Hofmann A, Farmer S, Shander A. 2011. Five Drivers Shifting the paradigm from Product-focused Transfusion Practice to Patient Blood Management” The Oncologist 2011;16(suppl 3):3-11

    Hofmann, A et al. 2012. Strategies to preempt and reduce the use of blood products: an Australian perspective. CurrOpinAnesthesiol 2012, 25:66-73.


Four reasons why excessive transfusion is a problem

Four reasons why excessive transfusion is a problem

Reason 1:

Each transfusion increases the risk of nosocomial infection increases other morbidities

Analysis of 11,963 patients after CABG surgery showed that perioperative RBC transfusion was associated with a dose-dependent increased risk of postoperative cardiac complications, serious infection, renal failure, neurologic complications, overall morbidity, prolonged ventilator support, and in-hospital mortality.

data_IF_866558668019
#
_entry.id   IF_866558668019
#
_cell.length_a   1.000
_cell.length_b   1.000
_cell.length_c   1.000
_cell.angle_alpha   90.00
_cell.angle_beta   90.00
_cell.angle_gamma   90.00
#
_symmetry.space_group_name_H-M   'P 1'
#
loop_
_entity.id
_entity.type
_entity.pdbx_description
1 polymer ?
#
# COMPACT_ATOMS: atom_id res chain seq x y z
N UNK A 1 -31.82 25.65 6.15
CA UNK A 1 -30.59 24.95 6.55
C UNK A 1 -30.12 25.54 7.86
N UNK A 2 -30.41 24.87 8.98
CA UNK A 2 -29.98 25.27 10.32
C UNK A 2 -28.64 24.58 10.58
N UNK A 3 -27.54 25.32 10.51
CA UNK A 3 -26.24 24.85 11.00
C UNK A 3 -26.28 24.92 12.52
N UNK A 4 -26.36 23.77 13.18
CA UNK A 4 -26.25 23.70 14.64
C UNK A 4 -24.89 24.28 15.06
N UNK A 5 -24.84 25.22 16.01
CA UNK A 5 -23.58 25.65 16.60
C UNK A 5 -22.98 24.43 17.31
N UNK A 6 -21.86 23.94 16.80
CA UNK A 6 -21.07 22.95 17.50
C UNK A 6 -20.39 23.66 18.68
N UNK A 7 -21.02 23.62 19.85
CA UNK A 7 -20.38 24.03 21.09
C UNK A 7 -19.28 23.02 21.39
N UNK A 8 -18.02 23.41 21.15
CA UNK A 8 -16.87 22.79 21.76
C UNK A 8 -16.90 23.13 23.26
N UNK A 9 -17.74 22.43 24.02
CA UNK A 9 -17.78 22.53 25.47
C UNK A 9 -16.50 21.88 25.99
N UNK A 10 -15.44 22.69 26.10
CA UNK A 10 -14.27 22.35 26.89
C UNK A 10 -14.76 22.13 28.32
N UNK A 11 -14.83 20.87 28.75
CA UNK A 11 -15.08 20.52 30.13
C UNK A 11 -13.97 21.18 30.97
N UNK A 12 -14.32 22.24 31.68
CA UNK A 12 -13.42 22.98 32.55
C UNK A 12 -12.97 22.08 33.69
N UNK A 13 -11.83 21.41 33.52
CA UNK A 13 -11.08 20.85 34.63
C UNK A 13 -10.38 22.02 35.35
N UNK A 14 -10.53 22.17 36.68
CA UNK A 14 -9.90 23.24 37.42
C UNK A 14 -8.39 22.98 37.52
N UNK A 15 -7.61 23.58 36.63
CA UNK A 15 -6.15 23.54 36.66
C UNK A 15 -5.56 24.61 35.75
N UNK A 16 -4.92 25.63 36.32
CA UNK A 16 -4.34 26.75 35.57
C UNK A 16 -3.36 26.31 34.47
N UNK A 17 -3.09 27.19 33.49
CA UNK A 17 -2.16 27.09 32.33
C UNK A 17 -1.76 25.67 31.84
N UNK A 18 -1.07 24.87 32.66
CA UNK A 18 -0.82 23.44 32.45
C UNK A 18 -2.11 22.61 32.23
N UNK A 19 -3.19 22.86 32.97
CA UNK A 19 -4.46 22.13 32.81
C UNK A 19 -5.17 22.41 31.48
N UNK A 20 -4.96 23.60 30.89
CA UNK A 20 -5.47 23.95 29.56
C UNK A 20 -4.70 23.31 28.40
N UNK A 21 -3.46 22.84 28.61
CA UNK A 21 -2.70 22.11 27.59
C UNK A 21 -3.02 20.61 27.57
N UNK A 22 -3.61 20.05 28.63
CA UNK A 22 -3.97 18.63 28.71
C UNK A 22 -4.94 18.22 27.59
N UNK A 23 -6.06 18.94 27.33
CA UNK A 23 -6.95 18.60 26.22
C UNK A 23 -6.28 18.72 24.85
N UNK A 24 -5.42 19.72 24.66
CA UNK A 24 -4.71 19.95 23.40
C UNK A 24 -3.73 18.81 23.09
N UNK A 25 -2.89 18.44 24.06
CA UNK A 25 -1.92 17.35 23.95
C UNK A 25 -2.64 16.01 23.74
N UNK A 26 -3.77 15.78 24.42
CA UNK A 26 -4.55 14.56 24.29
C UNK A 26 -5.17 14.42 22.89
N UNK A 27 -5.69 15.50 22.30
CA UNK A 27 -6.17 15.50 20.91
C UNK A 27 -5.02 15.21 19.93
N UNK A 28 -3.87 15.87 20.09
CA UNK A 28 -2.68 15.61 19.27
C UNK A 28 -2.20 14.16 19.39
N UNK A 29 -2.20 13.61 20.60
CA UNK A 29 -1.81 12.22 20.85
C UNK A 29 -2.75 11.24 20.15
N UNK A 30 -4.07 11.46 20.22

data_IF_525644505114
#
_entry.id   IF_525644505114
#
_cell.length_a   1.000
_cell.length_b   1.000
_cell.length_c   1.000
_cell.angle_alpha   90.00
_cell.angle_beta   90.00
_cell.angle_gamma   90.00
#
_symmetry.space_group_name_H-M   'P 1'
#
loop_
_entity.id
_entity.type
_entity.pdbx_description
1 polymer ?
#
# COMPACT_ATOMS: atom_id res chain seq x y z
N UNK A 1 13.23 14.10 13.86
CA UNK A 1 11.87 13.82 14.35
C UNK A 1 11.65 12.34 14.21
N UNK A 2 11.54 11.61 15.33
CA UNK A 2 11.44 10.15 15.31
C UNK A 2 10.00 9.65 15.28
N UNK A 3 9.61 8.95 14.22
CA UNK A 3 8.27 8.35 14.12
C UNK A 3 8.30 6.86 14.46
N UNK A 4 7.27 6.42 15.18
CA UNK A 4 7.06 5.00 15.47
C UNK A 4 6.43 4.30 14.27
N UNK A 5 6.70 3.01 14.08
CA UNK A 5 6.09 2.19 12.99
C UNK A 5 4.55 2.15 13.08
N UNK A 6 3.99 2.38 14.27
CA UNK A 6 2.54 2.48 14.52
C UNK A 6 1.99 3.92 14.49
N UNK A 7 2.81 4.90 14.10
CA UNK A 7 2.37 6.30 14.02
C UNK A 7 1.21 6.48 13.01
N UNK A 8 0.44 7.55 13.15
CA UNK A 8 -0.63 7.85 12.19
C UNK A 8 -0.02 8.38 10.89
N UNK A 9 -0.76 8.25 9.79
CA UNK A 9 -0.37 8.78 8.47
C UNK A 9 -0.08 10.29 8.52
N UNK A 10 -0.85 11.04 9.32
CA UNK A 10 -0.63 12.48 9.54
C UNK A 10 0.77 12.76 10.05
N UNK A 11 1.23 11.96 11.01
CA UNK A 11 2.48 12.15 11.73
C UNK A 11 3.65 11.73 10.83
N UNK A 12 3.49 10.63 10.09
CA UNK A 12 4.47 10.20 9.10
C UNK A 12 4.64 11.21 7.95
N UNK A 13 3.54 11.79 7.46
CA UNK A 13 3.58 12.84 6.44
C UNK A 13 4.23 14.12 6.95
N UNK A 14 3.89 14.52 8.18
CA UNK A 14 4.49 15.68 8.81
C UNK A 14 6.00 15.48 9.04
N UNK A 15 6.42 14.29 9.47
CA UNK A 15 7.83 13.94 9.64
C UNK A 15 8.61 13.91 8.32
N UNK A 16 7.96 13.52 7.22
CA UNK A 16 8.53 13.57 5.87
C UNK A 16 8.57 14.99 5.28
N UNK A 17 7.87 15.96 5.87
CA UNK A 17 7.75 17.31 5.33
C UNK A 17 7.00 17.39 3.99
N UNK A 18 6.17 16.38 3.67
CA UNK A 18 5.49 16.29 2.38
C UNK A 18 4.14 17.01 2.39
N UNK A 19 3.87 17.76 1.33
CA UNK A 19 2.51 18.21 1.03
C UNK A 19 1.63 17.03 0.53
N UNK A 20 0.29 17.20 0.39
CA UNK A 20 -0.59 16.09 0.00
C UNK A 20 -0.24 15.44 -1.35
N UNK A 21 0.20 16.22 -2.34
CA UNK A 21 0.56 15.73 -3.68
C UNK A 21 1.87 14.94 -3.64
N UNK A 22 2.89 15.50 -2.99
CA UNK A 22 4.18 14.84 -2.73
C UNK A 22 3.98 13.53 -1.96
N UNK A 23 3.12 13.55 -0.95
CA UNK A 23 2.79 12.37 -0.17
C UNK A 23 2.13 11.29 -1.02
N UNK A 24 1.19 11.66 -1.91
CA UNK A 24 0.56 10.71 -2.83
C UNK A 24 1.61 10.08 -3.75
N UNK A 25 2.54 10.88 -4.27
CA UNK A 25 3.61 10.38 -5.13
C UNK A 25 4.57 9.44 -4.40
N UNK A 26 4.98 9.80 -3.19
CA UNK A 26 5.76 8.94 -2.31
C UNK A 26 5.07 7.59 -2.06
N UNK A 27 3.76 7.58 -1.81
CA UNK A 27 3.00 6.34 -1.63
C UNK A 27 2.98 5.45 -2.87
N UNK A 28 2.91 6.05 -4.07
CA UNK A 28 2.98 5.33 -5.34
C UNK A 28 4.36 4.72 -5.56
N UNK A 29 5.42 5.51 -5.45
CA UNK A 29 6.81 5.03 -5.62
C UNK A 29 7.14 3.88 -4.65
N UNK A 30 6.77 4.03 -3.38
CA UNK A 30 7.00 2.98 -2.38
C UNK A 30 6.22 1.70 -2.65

Koch CG et al. Morbidity and mortality risk associated with red blood cell and blood-component transfusion in isolated coronary artery bypass grafting. Crit Care Med 2006, 34: 1608-1616.


Four reasons why excessive transfusion is a problem1

Fourreasons why excessive transfusion is a problem

Reason 2:

Transfusion requirements after cardiac surgery (TRACS) study prospectively demonstrated the safety of a restrictive strategy of red blood cell (RBC) transfusion in patients undergoing cardiac surgery. Also reported: the higher the number of transfused RBC, the higher was the number of clinical complications.

Hajjar LA et al. Transfusion requirements after cardiac surgery: the TRACS randomised controlled trial. JAMA, 304:1559-1567.


Four reasons why excessive transfusion is a problem2

Fourreasons why excessive transfusion is a problem

Reason 3:

Transfusion associated circulatory overload (TACO) is among the high risk adverse effects of red cell transfusion (up to 1 in 100 per unit transfused).

National Blood Authority, 2012. Patient Blood Management Guidelines: Module 2 - Perioperative. Appendix B, Table B.2.Transfusion Risks in perspective.


Four reasons why excessive transfusion is a problem3